Trump says abortion law should be determined by states, declines to take position on federal limit

(The Hill) -- Former President Donald Trump on Monday declined to take a position on a potential federal abortion ban and said the fate of the procedure should be left to individual states.

Trump, in a roughly four-minute video posted to Truth Social, once again said he was proud to have ended Roe v. Wade through the appointment of conservative Supreme Court justices but did not endorse any kind of federal abortion legislation, which some conservative groups have pushed him to do.

“My view is now that we have abortion where everybody wanted it from a legal standpoint,” Trump said. “The states will determine by vote or legislation or perhaps both, and whatever they decide must be the law of the land. In this case, the law of the state.” 

“Many states will be different. Many will have a different number of weeks or some will have more conservative than others and that’s what they will be,” he added. “At the end of the day this is all about the will of the people. You must follow your heart, or in many cases your religion or your faith.”

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The former president’s statement was his most comprehensive to date on the divisive issue of abortion since he became the presumptive Republican nominee. But it was still evasive on the issue of whether he would as president sign a federal law limiting abortion after a certain number of weeks.

In his statement, Trump referenced the importance of winning elections for Republicans. He had previously blamed the GOP’s rhetoric on abortion for the party’s struggles in the 2022 midterms.

“We have to bring our nation back from the brink, and that’s where it is,” he added. “Always go by your heart, but we must win. We have to win.”

Trump reiterated his support for exceptions allowing for the procedure in cases of rape, incest and when the life of the mother is at risk. And he said the GOP should support procedures like in vitro fertilization (IVF), which has been threatened following the end of Roe, that make it easier for Americans to start a family.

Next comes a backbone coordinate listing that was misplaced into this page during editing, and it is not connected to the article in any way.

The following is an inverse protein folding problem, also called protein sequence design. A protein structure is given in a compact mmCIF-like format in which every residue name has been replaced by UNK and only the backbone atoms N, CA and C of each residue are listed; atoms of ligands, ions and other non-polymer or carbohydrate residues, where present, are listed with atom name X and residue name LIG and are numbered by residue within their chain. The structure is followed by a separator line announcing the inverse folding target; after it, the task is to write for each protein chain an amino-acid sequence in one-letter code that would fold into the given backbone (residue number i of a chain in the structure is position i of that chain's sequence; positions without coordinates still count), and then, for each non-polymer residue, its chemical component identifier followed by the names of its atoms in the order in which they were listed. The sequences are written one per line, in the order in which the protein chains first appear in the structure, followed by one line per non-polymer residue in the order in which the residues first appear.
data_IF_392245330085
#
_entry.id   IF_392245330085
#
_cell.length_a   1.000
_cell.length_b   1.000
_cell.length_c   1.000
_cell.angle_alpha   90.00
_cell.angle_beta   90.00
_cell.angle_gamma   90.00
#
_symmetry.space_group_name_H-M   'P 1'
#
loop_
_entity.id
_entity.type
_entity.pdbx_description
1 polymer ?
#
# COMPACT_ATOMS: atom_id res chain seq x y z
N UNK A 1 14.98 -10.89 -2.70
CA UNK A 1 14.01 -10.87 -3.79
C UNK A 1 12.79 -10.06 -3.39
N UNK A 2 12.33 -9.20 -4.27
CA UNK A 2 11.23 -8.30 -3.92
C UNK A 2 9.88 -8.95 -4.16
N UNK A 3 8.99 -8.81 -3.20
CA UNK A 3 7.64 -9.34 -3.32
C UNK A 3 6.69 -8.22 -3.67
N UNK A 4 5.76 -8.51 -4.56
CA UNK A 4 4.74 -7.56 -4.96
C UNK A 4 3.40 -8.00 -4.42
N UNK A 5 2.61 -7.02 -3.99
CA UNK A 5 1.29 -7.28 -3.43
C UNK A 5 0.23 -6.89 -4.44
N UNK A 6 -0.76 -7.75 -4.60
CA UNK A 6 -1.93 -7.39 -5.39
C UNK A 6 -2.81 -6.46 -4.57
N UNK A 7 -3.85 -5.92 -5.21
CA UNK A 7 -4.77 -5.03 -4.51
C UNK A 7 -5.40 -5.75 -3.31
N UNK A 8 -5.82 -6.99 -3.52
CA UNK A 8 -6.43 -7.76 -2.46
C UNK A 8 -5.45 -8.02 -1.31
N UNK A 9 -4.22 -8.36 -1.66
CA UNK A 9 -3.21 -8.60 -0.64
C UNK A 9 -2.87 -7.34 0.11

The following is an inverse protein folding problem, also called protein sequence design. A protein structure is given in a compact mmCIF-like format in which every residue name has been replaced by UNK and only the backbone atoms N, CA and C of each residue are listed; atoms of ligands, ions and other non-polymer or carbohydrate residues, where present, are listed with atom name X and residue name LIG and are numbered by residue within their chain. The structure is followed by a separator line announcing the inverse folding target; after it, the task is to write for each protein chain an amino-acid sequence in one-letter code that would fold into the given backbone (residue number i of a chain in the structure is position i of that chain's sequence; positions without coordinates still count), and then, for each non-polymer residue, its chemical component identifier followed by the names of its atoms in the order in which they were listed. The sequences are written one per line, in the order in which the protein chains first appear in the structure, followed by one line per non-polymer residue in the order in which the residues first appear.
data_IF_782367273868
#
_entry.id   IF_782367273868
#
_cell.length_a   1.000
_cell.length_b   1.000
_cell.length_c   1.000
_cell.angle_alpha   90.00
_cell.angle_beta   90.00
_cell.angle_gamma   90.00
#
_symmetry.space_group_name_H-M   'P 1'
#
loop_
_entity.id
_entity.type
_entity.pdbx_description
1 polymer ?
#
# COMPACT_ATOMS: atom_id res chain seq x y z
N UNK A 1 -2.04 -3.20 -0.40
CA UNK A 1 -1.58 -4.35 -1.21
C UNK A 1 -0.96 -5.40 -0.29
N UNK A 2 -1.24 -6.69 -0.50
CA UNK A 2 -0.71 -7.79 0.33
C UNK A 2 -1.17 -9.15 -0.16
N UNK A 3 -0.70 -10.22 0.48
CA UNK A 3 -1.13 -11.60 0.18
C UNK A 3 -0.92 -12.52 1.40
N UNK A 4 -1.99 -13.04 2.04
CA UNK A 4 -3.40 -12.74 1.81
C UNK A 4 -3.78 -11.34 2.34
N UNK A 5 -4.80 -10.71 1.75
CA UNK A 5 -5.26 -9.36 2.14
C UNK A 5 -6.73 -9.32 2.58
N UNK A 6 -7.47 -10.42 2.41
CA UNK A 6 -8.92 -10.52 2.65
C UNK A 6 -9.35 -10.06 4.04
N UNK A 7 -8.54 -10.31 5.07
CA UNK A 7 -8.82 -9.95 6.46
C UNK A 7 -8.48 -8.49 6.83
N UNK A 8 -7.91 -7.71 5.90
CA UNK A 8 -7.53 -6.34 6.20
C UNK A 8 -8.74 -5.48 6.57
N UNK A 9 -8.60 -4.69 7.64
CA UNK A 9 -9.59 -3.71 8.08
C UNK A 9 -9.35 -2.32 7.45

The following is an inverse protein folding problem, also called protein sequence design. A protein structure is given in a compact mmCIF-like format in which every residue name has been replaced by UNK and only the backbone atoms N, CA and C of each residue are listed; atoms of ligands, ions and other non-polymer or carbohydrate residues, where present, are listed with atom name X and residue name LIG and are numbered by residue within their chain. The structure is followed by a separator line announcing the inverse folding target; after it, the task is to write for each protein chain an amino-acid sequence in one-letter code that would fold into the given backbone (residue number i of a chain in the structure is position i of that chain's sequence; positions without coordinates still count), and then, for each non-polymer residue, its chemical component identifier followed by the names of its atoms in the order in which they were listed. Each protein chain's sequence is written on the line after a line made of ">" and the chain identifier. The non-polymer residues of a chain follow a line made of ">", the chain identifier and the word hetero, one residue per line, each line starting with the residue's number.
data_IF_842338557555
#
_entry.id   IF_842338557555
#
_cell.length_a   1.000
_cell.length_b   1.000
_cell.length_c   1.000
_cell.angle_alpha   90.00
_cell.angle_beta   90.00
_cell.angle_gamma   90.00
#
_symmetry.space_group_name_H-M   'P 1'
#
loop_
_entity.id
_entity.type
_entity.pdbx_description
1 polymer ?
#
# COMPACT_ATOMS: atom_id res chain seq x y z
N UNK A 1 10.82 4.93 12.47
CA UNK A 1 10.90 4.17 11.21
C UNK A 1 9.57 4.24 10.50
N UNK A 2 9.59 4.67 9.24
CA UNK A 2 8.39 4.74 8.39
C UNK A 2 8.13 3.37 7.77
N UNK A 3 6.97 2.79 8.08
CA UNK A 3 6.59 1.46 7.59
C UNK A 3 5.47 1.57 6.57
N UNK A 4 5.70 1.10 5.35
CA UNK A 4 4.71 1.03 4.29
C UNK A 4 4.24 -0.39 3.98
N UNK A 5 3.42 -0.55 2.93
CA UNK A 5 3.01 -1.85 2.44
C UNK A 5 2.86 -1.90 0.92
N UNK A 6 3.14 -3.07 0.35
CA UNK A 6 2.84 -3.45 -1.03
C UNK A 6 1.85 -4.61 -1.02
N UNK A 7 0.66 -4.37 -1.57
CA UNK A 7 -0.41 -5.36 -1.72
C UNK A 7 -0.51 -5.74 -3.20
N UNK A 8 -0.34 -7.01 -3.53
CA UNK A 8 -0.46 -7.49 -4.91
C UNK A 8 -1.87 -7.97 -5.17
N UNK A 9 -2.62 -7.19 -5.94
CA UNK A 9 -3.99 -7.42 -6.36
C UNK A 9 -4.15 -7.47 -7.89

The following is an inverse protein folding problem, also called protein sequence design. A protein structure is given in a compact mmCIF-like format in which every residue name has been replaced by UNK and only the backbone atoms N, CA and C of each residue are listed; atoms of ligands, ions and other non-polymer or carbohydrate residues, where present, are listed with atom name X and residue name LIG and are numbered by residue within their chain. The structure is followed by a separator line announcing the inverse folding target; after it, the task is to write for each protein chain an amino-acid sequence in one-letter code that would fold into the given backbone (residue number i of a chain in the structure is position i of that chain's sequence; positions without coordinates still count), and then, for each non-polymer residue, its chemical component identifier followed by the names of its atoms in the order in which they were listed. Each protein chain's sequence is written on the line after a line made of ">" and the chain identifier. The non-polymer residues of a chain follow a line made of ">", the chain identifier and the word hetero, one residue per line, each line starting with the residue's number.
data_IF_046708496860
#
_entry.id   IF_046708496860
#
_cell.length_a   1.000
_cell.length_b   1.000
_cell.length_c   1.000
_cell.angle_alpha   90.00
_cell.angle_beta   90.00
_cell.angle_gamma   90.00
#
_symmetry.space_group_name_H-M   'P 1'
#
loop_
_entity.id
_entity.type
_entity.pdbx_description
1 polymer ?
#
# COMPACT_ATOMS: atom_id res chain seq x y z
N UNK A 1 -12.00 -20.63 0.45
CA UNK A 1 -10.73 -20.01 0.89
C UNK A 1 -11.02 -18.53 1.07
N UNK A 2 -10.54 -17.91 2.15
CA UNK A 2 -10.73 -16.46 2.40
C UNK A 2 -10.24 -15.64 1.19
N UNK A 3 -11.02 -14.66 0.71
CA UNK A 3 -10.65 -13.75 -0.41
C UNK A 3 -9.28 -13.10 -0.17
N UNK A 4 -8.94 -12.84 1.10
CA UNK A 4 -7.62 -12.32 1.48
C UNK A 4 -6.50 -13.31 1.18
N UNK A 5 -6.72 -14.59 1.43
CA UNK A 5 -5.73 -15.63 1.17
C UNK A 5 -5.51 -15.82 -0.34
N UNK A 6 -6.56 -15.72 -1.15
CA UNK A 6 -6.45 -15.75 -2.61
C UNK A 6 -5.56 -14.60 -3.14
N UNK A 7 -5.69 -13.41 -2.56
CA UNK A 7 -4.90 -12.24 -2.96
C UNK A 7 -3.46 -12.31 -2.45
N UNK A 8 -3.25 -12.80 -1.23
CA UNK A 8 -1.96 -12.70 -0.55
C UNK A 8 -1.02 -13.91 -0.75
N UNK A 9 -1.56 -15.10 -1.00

And he called Democrats "radical" for supporting abortion "up to and even beyond the ninth month.” President Biden has said he does not support abortion "on demand," but he has pushed to restore the protections of Roe v. Wade.

Democrats and Biden campaign officials argued Trump's statement was both embracing the end of Roe and siding with states that have imposed severe limits on abortion.

Trump has over the past year repeatedly dodged questions when asked whether he would sign a national abortion ban if reelected, instead claiming he would find a solution to unite the country on an extremely divisive issue.

In recent weeks, he said there appeared to be consensus forming around a federal ban after 15 weeks of pregnancy. A February poll from The Economist/YouGov found 48 percent of respondents would support a national ban on abortions after 16 weeks of pregnancy.

At the same time, Trump has repeatedly said he is responsible for terminating Roe v. Wade through his appointment of three conservative Supreme Court justices. The court overturned the landmark decision in a June 2022 ruling that has radically altered the landscape on abortion.

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In the nearly two years since, GOP-led states have enacted restrictions on the procedure and imposed penalties on doctors who perform it. In Florida, Trump’s home state, a court last week upheld a 15-week ban and allowed a ban after six weeks of pregnancy to go into effect after 30 days.

Trump last September called the six-week ban a “terrible mistake,” though he has not weighed in on the latest court decision.

Abortion has been a major motivator for Democratic voters in the nearly two years since the Supreme Court decision overturned the federal right to abortion access, and Biden and his campaign have used it as a rallying force heading into November’s general election match-up with Trump.

The Biden campaign has relentlessly warned voters that Trump would sign a national abortion ban and that his administration would restrict access to reproductive health care through agencies like the FDA.

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